What the Partition of Southern Sudan Mean Regionally?

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As Southern Sudan waits the results of the referendum to decide whether it will cede from the north, there has been concern from African leaders about the process, including leaders in Libya and Egypt. Gadaffi has expressed concern that separation in Sudan could be contagious, and can spread across the African continent. This is ironic, considering that last fall Gadaffi wanted Nigeria to be split into a Christian and Muslim country, which angered a Nigerian Senator into labelling him as a “mad man.”

According to cables leaked by Wikileaks, the Egyptian foreign ministry has worried over the secession in Sudan, anxious that their access to the River Nile could be threatened.

However, this is not the case in the East African region.  In Uganda, President Museveni has been vocal about the issue.  Museveni is fully behind the separation and independence of the Christian South from Sudan’s Muslim North, argued that the union is based on inequality.  Interestingly, he has been quick to emphasize it as an opportunity for security and stability in the region.

Who stands to gain from an independent Southern Sudan?

An independent southern Sudan affects political influence in the region.  For example, Chad has accused Khartoum of trying to destabilize its territory.  Analysts wonder whether Sudan will move fast to forge a meaningful relationship with Chad, after the birth of a Christian majority-led Southern Sudan. To keep influence in the region, and also share majority Muslim populations with northern Sudan, it is necessary for the two countries to be peaceful neighbors. Chad also needs a separate southern Sudan to keep Khartoum in check.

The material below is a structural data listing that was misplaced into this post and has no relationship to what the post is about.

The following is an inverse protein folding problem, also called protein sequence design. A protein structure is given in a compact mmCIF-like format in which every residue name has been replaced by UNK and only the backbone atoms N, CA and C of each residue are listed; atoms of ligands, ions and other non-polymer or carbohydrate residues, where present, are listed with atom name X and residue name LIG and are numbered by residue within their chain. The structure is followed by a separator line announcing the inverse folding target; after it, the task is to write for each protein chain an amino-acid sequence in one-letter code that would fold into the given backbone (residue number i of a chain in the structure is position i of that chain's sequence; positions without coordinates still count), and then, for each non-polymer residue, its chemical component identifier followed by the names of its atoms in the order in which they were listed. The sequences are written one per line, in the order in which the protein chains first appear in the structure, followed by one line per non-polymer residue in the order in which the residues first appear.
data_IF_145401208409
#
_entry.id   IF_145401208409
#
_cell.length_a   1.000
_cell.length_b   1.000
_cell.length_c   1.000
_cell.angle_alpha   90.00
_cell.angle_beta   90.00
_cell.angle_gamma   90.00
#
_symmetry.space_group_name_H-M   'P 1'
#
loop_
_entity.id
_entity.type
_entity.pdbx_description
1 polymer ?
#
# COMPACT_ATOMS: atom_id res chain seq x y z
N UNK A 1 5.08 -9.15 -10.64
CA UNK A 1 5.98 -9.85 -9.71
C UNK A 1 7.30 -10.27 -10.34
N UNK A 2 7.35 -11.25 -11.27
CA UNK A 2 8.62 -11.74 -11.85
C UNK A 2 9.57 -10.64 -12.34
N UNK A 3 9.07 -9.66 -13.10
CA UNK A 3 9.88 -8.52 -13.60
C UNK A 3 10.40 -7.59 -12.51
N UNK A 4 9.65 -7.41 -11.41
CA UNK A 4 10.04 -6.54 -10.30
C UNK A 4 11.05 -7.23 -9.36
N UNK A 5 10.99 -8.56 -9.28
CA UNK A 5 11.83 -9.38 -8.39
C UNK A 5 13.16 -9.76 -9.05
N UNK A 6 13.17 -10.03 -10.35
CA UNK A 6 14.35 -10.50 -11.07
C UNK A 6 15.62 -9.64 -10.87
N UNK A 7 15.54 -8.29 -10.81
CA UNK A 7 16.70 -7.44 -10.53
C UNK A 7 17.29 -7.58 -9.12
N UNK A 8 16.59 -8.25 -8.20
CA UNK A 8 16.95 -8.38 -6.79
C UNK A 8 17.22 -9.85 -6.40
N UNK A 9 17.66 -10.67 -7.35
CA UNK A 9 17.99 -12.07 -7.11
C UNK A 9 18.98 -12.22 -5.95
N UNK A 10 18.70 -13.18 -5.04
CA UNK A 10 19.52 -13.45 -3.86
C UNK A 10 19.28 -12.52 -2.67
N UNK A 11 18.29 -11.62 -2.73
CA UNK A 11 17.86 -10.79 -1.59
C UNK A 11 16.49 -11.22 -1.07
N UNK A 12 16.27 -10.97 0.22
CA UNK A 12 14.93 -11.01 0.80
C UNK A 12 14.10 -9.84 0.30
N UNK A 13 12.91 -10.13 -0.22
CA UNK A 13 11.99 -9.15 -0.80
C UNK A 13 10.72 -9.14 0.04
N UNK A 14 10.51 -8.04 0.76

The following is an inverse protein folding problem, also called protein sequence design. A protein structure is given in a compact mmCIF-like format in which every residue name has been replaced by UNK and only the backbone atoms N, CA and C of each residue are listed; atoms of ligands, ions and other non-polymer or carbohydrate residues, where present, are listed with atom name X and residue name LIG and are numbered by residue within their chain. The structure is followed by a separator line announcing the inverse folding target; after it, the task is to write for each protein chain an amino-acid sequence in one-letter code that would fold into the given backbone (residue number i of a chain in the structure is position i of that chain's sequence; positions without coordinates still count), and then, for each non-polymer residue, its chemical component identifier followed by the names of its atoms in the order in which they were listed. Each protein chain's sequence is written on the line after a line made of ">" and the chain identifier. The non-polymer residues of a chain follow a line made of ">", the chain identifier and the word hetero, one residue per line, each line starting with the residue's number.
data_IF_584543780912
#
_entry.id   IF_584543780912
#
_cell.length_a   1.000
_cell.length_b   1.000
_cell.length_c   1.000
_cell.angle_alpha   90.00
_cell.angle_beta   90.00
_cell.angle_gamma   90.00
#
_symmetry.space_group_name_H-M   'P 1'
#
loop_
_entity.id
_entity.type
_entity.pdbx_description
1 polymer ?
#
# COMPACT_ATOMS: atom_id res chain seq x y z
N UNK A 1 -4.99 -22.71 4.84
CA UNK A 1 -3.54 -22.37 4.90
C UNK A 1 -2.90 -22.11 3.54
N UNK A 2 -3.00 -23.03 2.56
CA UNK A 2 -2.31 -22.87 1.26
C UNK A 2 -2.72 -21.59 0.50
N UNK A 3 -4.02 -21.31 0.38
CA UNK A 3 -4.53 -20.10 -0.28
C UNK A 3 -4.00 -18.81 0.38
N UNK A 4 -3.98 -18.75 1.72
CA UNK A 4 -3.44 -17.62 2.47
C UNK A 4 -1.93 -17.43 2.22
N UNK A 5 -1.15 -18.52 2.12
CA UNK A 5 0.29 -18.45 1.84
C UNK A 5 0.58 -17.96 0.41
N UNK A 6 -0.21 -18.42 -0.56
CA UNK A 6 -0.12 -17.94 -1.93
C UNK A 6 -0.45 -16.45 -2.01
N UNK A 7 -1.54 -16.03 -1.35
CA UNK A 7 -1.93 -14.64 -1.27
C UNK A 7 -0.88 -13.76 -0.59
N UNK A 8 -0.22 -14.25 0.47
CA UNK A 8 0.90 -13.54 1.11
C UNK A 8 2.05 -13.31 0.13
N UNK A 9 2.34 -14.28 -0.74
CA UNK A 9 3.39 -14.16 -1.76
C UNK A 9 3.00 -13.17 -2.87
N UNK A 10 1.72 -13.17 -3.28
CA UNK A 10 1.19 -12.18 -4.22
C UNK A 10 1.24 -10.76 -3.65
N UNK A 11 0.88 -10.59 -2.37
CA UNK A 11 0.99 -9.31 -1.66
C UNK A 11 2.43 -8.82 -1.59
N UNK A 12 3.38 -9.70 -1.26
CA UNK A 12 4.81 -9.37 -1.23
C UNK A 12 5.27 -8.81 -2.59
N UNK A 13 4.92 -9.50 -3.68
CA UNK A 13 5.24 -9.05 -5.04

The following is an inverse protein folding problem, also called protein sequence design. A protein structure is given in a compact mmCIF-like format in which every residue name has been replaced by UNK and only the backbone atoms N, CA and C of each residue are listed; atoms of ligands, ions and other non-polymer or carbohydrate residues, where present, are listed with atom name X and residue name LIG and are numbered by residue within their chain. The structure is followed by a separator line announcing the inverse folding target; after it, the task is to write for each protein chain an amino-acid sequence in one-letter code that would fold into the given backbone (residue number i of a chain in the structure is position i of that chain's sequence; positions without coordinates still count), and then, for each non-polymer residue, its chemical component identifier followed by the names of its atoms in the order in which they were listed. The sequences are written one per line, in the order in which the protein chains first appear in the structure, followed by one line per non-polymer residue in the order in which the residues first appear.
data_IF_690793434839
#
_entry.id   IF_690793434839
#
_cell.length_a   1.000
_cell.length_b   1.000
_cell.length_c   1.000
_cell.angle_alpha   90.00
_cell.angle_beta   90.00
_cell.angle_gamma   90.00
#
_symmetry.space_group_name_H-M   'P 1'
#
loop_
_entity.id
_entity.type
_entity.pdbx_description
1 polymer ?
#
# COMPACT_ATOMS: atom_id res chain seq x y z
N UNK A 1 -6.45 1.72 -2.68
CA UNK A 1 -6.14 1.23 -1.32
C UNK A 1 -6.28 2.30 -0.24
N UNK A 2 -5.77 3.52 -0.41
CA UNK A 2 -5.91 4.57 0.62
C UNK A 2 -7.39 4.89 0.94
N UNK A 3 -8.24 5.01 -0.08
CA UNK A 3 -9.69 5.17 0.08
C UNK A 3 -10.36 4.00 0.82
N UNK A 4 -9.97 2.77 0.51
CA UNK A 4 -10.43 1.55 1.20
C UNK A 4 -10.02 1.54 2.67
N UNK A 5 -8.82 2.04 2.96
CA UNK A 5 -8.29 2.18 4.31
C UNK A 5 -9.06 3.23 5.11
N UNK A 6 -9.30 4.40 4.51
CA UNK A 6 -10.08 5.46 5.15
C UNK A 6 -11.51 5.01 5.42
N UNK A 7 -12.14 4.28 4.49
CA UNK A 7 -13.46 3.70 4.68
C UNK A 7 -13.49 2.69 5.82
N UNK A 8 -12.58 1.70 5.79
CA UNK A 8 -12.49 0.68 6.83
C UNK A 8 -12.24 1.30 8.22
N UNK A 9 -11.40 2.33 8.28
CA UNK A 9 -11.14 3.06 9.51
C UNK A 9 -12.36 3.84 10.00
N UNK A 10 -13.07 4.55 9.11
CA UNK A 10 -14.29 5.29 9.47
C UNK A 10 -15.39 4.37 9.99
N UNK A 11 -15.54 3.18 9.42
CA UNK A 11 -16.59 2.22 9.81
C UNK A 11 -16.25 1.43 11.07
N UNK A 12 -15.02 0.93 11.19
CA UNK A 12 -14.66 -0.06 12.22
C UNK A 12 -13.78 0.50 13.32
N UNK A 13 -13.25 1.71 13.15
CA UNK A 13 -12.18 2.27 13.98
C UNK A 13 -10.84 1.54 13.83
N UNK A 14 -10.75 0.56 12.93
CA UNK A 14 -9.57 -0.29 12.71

Egypt would prefer one Sudan, as it is easier for Cairo to talk to Khartoum and agree on Nile-basin issues.  This includes the amount of water and usage.  Egypt should have access to Southern Sudan.

A Christian government could be more likely to side with the upstream countries of the Nile basin, like Kenya, Uganda and Ethiopia.  Those countries believe a colonial-era treaty that guarantees Egypt receives most of the Nile water is unfair.  Egypt and Sudan have refused to sign a new agreement.  Uganda, a neighbor to Sudan and the source of the Nile, is a major player in terms of peace and security.

Historically, the LRA sought refuge from fighting in Uganda and entered Sudan in the early 1990s, and still enters the country today.  In 1993-1994, Khartoum made use of the LRA to try and crush the rebellion in southern Sudan.  The Sudanese government and the LRA were allies until the signing of the Comprehensive Peace Agreement in 2005, for the Ugandan rebel army was useful in the proxy war with southern Sudan.  Northern Sudan did not have to rely on its own troops.  In 2005, the LRA shifted from Uganda to the Democratic Republic of Congo, Central African Republic, and the Sudan as well.

A new southern Sudanese government can have important regional implications that we are not even yet aware of.

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